Education

The Jefferson County Board of Education voted unanimously Tuesday evening to raise county property taxes to support public schools.

The school board voted to raise county tax rates on real estate and personal property by 1.1 cent on every $100 of property. The result means a homeowner with a $100,000 house would pay 11 dollars more in property tax compared to last year.

That would help JCPS raise an additional $30.8 million to support public education and build new schools, up from the $497 million that would be raised under the previous tax rate. JCPS CFO Cordelia Hardin said the district meanwhile expects to lose about $10 million in SEEK funding from the state during the same time based on the statewide formula for education funding.

Public Comment on Tax Proposal

A public comment period beginning at 5 p.m. garnered three speakers, with two in favor of the proposed tax increase and one opposed.

“If you take a look at what’s going on in our community right now, there’s a lot of burden on people, in a multitude of areas,” Jefferson County resident Lester Gamble said in opposition to the tax increase. Gamble said rising utility costs and city budget cuts are pinching the pocketbooks of many Louisville residents.

Chris Harmer of the Alliance to Reclaim Our Schools, a coalition of progressive organizations concerned about education, asked school board members to go further to seek “extra-ordinary” revenue beyond the proposed tax increase.

“In the face of continuing struggles with learning gaps between different groups of students, we need more revenue for programs that are proving to narrow those gaps,” Harmer said. “Black brown, and low-income students, who make up more than two-thirds of JCPS students, need more support.”

Pat Murrell, of the Louisville League of Women Voters — a member organization of the Alliance to Reclaim Our Schools — said the organization also supports the proposed tax increase.

Tax Increase Will Help Fund JCPS’ Priorities

Board member Chris Brady says JCPS would use any additional revenue raised to fund the school district’s many priorities, including employing additional mental health counselors in schools, developing an internal security team, and improving school facilities.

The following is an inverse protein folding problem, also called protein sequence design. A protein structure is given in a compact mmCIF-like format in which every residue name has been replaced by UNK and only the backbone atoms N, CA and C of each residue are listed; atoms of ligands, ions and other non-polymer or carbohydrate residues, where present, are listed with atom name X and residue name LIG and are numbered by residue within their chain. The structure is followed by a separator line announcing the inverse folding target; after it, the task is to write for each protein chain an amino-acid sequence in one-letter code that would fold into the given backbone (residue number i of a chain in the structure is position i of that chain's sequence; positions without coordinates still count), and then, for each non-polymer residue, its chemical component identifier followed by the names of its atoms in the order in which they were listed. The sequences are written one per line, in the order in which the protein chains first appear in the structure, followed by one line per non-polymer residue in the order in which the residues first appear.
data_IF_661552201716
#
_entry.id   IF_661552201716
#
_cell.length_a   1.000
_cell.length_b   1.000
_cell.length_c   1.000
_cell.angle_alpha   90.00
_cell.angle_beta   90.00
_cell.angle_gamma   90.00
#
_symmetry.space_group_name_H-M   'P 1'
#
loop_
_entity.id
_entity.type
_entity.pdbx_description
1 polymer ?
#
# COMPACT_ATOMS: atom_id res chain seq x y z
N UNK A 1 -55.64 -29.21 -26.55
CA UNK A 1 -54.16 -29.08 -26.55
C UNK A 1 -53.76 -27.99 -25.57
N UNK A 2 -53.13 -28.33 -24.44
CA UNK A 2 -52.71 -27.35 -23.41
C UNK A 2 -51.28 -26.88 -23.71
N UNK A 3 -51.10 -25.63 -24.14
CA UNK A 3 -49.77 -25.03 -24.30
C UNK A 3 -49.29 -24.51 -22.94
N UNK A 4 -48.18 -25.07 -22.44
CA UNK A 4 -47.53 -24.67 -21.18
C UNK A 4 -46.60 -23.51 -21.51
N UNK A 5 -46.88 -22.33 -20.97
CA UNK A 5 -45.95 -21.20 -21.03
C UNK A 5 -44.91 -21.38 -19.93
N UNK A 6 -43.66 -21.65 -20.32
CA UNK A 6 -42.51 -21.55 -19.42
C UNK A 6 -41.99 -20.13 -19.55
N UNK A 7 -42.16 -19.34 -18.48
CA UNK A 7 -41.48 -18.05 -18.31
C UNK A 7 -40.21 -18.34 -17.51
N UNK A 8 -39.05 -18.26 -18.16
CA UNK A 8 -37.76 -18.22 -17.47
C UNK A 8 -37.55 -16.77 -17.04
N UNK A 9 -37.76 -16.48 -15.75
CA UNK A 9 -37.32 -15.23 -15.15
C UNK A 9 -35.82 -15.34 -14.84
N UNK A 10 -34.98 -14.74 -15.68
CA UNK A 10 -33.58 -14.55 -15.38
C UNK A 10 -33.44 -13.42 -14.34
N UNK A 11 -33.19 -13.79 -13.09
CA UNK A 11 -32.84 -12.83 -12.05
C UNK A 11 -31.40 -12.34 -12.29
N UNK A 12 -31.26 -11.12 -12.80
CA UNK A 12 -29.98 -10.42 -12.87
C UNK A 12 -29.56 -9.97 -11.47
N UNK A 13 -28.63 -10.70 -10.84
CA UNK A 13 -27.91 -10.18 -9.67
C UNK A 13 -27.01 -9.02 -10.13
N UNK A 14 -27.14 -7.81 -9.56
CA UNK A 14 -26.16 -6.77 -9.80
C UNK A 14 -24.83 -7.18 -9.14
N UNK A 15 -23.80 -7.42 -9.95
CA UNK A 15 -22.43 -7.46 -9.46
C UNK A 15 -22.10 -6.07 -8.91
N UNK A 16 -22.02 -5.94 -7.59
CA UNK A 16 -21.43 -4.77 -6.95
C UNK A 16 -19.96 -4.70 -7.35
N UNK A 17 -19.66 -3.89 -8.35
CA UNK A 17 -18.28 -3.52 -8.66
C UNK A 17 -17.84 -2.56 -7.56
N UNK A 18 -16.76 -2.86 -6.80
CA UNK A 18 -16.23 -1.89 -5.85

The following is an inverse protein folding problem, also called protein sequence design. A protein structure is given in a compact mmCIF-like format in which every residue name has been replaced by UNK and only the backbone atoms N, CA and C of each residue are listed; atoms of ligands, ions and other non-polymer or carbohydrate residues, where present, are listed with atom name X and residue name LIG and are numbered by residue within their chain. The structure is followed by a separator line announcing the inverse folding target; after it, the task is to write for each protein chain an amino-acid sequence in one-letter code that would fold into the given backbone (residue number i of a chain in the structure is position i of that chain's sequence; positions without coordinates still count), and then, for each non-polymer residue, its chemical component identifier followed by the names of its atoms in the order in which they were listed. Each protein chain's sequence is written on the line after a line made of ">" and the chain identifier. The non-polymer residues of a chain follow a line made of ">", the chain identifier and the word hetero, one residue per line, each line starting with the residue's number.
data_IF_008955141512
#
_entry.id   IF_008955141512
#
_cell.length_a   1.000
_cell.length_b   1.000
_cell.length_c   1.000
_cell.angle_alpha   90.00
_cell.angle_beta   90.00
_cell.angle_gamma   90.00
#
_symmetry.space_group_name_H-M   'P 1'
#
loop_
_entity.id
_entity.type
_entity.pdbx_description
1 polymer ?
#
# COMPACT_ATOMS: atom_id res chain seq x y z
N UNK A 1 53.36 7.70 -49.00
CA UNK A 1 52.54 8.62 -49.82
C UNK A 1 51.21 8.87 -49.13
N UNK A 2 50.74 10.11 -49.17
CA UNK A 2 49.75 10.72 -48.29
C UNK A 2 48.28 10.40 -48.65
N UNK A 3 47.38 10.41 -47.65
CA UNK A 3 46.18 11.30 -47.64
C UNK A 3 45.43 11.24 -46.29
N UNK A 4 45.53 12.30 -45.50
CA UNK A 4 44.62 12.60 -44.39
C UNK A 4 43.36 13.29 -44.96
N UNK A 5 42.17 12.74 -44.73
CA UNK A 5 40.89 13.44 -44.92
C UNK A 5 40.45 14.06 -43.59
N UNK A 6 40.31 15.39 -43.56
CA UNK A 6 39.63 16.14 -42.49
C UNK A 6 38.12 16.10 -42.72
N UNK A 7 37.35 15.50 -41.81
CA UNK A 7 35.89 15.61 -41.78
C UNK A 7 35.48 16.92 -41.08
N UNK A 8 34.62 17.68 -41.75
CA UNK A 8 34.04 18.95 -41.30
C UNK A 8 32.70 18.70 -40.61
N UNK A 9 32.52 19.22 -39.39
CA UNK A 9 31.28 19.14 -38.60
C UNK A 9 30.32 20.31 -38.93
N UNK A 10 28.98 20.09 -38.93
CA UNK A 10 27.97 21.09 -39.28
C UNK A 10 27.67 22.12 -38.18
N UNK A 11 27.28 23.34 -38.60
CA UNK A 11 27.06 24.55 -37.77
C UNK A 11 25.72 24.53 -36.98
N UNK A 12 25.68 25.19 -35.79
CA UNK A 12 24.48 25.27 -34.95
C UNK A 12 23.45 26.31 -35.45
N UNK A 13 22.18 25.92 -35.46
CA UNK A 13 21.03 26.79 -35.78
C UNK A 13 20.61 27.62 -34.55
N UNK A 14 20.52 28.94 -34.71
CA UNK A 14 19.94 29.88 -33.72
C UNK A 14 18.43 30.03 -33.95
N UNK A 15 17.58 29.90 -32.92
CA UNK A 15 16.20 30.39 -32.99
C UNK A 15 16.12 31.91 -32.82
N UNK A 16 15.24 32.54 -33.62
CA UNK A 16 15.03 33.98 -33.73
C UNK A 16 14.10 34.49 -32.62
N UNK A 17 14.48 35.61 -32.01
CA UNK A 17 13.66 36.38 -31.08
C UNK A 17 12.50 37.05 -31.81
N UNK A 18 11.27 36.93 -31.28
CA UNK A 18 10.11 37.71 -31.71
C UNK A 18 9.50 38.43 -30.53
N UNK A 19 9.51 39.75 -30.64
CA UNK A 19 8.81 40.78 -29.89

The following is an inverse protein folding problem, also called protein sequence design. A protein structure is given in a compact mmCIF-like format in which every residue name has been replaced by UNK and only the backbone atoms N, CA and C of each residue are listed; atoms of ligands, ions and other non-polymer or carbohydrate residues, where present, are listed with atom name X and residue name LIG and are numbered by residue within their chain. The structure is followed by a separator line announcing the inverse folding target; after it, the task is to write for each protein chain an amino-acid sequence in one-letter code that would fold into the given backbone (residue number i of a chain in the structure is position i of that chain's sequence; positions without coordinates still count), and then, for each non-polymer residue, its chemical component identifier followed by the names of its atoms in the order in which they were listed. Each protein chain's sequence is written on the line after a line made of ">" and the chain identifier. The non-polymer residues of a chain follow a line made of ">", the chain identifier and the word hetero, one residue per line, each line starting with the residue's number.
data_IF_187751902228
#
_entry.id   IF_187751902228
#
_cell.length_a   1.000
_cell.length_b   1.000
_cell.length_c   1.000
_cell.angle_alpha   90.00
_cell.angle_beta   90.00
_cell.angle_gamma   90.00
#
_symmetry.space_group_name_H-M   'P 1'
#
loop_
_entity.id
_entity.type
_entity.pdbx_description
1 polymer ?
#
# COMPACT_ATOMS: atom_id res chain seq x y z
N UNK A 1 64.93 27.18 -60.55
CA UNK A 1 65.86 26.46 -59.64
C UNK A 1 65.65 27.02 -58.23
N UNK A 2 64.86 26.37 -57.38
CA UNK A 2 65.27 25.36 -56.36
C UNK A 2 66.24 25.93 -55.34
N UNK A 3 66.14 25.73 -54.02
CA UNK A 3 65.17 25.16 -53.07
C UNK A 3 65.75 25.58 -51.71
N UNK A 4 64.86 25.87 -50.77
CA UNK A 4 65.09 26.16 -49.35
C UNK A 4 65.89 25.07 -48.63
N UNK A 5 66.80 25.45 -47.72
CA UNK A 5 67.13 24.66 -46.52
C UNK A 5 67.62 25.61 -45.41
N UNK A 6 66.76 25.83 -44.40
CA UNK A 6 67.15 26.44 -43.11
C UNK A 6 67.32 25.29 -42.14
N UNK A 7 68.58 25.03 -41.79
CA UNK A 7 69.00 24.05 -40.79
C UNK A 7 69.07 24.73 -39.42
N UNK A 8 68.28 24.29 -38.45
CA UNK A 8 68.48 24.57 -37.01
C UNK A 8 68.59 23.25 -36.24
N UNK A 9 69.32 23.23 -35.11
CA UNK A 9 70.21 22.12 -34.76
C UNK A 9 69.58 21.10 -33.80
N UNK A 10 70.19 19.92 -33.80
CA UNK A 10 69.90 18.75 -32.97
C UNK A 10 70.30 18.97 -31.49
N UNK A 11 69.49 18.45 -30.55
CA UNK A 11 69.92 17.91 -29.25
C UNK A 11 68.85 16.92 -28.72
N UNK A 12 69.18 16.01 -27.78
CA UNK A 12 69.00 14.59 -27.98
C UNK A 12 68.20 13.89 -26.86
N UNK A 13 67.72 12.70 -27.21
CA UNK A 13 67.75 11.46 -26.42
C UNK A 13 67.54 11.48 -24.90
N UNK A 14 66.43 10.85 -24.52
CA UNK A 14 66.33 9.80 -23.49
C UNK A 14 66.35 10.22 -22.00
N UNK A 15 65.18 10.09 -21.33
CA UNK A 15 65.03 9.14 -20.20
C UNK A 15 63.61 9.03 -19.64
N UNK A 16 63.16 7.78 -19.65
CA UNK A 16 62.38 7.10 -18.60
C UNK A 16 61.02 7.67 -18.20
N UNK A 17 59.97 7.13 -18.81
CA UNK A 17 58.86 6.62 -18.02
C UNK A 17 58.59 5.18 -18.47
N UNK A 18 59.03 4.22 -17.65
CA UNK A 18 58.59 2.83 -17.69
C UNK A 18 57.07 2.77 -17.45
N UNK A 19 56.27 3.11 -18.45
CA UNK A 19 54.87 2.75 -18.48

At the board meeting, JCPS CEO Cordelia Hardin presented a plan for how the additional $30.8 million dollars raised by the tax increase would be spent, including:

  • $22.5 million for instruction;
  • $3.8 million for maintenance of plant;
  • $1.96 million for transportation;
  • $1.76 million for the building fund;
  • $615,000 for the cost of tax collections.

Brady has also noted that one of the district’s rising costs is its required contributions to the Kentucky Retirement Systems. JCPS Chief of Communications Renee Murphy said the district is estimating it will pay about $5.4 million more to the Kentucky Retirement Systems for non-faculty employees this current school year compared to the previous school year. That’s because the Bevin administration has adopted more pessimistic assumptions for the Kentucky  Retirement Systems, which require agencies like JCPS to pay more.

School boards in Kentucky typically review tax rate changes each fall and are entitled to an up to 4% rise in county tax revenue each year under state law. If the county’s property tax revenue does not rise by that amount as the result of a gain in property value alone, the school board can approve a tax increase to make up the difference. Any tax increase that amounts to a greater than 4% rise in revenue would have to go before voters for approval in a recall election.

A JCPS spokesperson has confirmed that the proposed tax increase under consideration will not be subject to a recall election because it is equal to a 4% rise in revenue.

Correction: A previous version of this story stated the expected loss in SEEK funding would be $6 million. It is actually $10.6 million. It also stated that JCPS will have rising costs for teacher pensions. Those costs are going up for non-faculty employees such as cafeteria workers and bus drivers.

Liz Schlemmer is WFPL's Education and Learning Reporter.